Friday , 20 September 2019

Manifesto watch: Where do the Scottish Lib Dems stand on LGBTI issues?

Willie Rennie
Willie Rennie: “I think our agenda actually fits with the modern public mood in Scotland”

The Scottish Liberal Democrats launched their manifesto, Be The Best Again, last week.

The party’s flagship policies, including the proposals for a “penny for education” and “putting democracy back into policing”, have sparked some online discussion in recent days.

The manifesto was launched at an Edinburgh soft play centre, perhaps to emphasise the party’s ambitions to “revolutionise” education and nursery provision.

manifestoAt a time in which LGBTI issues are taking centre stage rather than simply being of peripheral interest to voters – and given the development of a broad consensus on many of the key issues between the main parties – it shouldn’t be too surprising that the Scottish Lib Dems have made some positive commitments on LGBTI equality.

On gender recognition, the party has called for overdue reform of the Gender Recognition Act “to bring it into line with international good practice in recognising the gender identity of trans people, including consideration of the medical requirements placed on applicants, and recognise the gender identity of non-binary people.”

Be The Best Again also recognises that much more must be done to challenge orientation and gender based bullying. The Scottish Liberal Democrats are looking to “tackle bullying, act on hate crime and add to the training of frontline professionals so they can always provide equal services for diverse groups of people.” In relation to bullying in schools, they hope discrimination and bullying can be successfully combated by “working with teachers and schools to tackle homophobic, biphobic and transphobic bullying, and asking local authorities to record such behaviour” as well as through a new system of inclusive education. The manifesto states that the Scottish Liberal Democrats will seek to implement “effective training of school staff to support LGBTI young people in schools, and make sure sexual health, parenthood and relationships education is LGBTI inclusive in all schools.”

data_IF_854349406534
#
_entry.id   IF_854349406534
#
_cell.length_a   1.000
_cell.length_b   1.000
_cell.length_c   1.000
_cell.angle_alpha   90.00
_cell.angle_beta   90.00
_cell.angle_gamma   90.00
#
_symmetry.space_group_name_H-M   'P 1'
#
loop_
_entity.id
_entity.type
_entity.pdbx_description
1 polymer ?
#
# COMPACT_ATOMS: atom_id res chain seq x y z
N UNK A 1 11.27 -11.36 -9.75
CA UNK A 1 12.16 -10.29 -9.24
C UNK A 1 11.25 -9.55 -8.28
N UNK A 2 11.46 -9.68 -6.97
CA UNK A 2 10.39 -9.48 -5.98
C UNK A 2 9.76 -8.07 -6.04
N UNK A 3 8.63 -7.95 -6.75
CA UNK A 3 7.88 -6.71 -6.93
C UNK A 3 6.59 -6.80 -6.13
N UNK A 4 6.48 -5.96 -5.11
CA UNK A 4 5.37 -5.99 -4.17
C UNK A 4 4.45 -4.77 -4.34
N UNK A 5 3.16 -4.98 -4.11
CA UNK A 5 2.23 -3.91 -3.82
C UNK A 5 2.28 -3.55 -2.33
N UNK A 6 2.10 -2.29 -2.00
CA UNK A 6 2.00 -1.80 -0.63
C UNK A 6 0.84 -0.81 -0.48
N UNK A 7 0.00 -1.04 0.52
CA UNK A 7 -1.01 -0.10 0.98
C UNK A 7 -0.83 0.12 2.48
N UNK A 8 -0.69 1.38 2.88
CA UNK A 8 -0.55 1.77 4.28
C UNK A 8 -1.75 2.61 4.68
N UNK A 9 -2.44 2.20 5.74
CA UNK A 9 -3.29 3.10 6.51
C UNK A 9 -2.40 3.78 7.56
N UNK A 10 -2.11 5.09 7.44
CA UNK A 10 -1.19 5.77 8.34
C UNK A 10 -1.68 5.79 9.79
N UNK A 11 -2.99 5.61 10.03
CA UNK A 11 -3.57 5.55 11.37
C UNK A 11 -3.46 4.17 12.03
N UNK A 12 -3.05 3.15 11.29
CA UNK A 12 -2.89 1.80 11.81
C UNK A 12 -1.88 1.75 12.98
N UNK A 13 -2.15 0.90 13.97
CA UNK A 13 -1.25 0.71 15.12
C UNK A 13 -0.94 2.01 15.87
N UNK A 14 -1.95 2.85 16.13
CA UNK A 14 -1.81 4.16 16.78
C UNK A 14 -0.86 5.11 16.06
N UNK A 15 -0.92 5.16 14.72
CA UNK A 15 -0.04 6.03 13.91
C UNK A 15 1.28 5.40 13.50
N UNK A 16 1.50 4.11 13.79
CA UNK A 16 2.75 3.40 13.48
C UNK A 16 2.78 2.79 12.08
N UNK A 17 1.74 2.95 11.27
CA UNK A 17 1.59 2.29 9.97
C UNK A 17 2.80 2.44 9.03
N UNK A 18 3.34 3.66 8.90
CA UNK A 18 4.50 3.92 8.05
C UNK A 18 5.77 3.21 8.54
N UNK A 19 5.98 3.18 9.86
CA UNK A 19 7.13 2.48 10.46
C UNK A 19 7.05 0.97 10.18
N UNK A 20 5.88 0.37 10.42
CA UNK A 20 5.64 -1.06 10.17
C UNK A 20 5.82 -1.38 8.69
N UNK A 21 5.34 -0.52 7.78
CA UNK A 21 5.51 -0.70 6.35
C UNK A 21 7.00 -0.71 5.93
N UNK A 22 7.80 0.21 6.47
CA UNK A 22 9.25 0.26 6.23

Willie Rennie’s party has also condemns “any form of ‘gay cure’ therapy in Scotland” and wants to see “further steps…taken to make the practice unavailable in Scotland”.

On health, the Scottish Liberal Democrats have reiterated their commitment to “end[ing] the blood ban for gay men, replacing it with risk-based criteria for all potential donors” and have also stated their support for providing “access to pre-exposure PrEP treatment for those most vulnerable to HIV transmission”.

In relation to international matters, the party believes that “our liberal values, not least human rights, LGBTI equality and sustainable development, will guide our work internationally”.

While not specifically relating to LGBTI issues, the party also makes strong commitments in relation to “shaping services [that] respond to people” (page 19), reforming drug law (page 13), decriminalising sex work (page 21) and “transforming mental health” (page 11) – the latter being something that continues to affect a disproportionate number of LGBTI people in Scotland.